The world has marked the 100th anniversary of Armistice Day, the peace treaty that ended the bloodshed of World War I. In Paris, world leaders gathered to commemorate the day the guns fell silent. At Vimy Ridge and Mons, wreaths were laid at sombre cemeteries and memorials by presidents and prime ministers. Amongst all these dignitary-studded commemorations, a quiet ceremony in Reims passed largely unnoticed. It deserves our attention.
On November 6th at Parc de Champagne in Reims, President Emmanuel Macron of France and President Ibrahim Boubacar Keita of Mali together laid a wreath at a new monument paying tribute to the African soldiers who fought for France in the Great War. President Keita’s great-grandfather fought and died in the Battle of Verdun. His body was never found. He was not alone. About 30,000 of the 200,000 Africans recruited into the French Army were killed.
Today these soldiers are largely forgotten, left out of the history books and rarely mentioned among the heroes of France. The same applies to the Africans who fought and died for the British Empire. In 2013 when the British Council carried out a UK survey about the First World War, only 21% of people thought that there was any African involvement in the war. Yet, some two million people from across Africa were actively involved in the military confrontations, as soldiers and bearers, in both Europe and Africa.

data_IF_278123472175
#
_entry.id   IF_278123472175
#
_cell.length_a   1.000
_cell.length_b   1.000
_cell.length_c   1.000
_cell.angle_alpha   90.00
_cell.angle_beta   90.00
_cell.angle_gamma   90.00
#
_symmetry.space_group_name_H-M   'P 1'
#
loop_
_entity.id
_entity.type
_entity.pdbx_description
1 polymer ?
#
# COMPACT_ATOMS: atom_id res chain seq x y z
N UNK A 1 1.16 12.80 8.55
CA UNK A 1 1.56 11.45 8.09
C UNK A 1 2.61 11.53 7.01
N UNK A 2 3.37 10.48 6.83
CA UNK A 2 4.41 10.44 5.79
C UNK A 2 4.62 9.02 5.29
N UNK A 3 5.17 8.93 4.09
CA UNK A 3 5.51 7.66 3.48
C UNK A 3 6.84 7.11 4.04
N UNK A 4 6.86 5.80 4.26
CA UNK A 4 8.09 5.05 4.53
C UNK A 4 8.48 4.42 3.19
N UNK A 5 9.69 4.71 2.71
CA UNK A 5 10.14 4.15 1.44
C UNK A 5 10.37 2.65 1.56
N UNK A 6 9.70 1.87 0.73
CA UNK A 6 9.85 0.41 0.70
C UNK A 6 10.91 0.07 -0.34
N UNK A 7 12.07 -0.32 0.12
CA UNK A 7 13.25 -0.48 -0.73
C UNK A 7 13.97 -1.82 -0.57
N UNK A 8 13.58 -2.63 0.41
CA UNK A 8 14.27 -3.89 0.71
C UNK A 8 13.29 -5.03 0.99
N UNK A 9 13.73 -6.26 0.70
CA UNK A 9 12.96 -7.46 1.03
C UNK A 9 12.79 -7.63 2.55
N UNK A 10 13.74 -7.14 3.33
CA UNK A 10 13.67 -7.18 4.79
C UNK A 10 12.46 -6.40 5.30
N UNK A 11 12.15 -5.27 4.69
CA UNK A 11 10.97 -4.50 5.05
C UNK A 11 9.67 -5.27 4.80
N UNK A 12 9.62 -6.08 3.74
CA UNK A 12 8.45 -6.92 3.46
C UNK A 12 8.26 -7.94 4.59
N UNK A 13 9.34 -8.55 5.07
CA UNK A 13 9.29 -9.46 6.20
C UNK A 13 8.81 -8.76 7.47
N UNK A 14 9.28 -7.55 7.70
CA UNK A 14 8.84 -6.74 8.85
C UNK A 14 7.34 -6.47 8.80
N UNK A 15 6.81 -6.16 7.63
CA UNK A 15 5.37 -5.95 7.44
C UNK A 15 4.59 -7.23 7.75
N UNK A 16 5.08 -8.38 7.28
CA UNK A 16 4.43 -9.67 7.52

One explanation for this collective memory loss is that the involvement of Africans in the war effort is a particularly shameful and painful part of colonial history. While some Africans joined voluntarily, most were forcibly recruited. Thousands of young men from West Africa, often referred to as “Senegalese tirailleurs” or riflemen, perished in the trenches fighting their colonizer’s distant war. Many more died from the freezing cold and disease. Those who returned — to what is today Senegal, Burkina Faso, Mali, Morocco, and Côte d’Ivoire — received little by way of war pension, compensation, and recognition.
The World War I battlefields also extended to the African continent, as Imperial France, Britain, and Belgium were eager to seize Germany’s four colonies: German East Africa, German South-West Africa, Togoland, and Cameroon. These battles were fought — and won — largely by African soldiers. As the website of the National Army Museum in Britain approvingly puts it, “Europeans and Indians struggled in the harsh African climate, but the local inhabitants had the skills to survive and prosper.” “Prosper” is a strange choice of word to describe a war between colonizers — fought and suffered by the colonized.
The British campaign against Germany in East Africa (today’s Tanzania, Rwanda, and Burundi) was particularly fierce. Most of the 250,000 soldiers involved on the British side were Africans, some from nearby Kenya and Uganda, others from distant colonial possessions in West Africa, including Nigeria and Ghana. In both East and West Africa, Africans fought Africans as members of opposing colonial armies. The small German army in East Africa, which held back and evaded the more numerous “British” troops until the war’s end, comprised only about 3,000 Germans and 11,000 Askaris, or African soldiers.